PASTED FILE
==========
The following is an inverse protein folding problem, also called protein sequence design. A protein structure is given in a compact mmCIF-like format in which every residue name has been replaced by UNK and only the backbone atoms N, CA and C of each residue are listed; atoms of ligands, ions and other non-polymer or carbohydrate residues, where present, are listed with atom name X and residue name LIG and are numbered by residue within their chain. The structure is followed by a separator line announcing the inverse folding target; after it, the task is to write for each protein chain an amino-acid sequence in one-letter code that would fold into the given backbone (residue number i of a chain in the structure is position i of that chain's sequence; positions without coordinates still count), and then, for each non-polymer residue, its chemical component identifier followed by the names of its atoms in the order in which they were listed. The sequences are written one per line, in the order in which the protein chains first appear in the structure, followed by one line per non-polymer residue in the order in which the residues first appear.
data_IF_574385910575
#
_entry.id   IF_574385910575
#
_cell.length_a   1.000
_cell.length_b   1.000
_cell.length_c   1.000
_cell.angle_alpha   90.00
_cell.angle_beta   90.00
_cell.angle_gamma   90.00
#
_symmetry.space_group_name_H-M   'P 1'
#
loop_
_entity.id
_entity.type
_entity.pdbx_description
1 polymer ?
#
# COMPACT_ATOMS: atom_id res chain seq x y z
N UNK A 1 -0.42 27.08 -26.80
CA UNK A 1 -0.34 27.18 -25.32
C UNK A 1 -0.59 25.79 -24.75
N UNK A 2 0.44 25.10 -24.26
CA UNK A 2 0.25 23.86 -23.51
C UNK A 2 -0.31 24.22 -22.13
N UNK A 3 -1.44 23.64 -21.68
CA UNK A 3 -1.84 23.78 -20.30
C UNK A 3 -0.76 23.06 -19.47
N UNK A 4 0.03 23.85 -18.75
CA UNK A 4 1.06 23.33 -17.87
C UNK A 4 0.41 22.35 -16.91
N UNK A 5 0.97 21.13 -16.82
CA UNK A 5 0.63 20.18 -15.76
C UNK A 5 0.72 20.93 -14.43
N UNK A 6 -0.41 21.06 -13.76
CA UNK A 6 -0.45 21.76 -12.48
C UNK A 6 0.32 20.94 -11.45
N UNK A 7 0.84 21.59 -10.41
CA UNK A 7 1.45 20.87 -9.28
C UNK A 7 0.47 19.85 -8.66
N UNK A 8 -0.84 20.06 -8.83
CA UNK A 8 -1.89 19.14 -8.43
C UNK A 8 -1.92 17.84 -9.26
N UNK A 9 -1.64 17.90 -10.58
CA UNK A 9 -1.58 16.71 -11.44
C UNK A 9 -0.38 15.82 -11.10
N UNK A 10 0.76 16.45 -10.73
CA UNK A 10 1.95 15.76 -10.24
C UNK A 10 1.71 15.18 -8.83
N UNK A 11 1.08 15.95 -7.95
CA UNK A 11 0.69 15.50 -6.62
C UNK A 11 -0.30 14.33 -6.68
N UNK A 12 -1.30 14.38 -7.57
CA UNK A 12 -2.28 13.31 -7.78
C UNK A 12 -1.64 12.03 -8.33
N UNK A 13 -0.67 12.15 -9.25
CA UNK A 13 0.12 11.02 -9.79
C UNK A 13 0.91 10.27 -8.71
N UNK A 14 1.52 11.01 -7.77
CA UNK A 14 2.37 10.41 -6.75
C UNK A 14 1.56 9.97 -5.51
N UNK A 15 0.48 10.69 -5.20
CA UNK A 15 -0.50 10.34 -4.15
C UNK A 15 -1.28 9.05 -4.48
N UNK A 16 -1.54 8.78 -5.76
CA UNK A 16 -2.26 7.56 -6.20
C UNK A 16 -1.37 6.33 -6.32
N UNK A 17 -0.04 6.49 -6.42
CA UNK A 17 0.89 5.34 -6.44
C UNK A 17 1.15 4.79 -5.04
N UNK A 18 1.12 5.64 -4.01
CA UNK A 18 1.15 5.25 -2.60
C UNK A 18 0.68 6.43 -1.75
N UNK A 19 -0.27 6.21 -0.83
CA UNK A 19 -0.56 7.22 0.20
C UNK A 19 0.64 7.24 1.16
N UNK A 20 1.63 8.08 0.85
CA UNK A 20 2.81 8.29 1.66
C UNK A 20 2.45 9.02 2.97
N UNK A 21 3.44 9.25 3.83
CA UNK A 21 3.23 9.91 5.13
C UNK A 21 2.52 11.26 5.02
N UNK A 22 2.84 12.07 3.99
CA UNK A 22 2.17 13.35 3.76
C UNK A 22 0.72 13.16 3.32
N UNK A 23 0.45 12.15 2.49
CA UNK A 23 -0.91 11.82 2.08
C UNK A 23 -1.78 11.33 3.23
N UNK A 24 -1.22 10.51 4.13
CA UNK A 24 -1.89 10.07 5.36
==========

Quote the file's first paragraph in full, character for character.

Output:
The following is an inverse protein folding problem, also called protein sequence design. A protein structure is given in a compact mmCIF-like format in which every residue name has been replaced by UNK and only the backbone atoms N, CA and C of each residue are listed; atoms of ligands, ions and other non-polymer or carbohydrate residues, where present, are listed with atom name X and residue name LIG and are numbered by residue within their chain. The structure is followed by a separator line announcing the inverse folding target; after it, the task is to write for each protein chain an amino-acid sequence in one-letter code that would fold into the given backbone (residue number i of a chain in the structure is position i of that chain's sequence; positions without coordinates still count), and then, for each non-polymer residue, its chemical component identifier followed by the names of its atoms in the order in which they were listed. The sequences are written one per line, in the order in which the protein chains first appear in the structure, followed by one line per non-polymer residue in the order in which the residues first appear.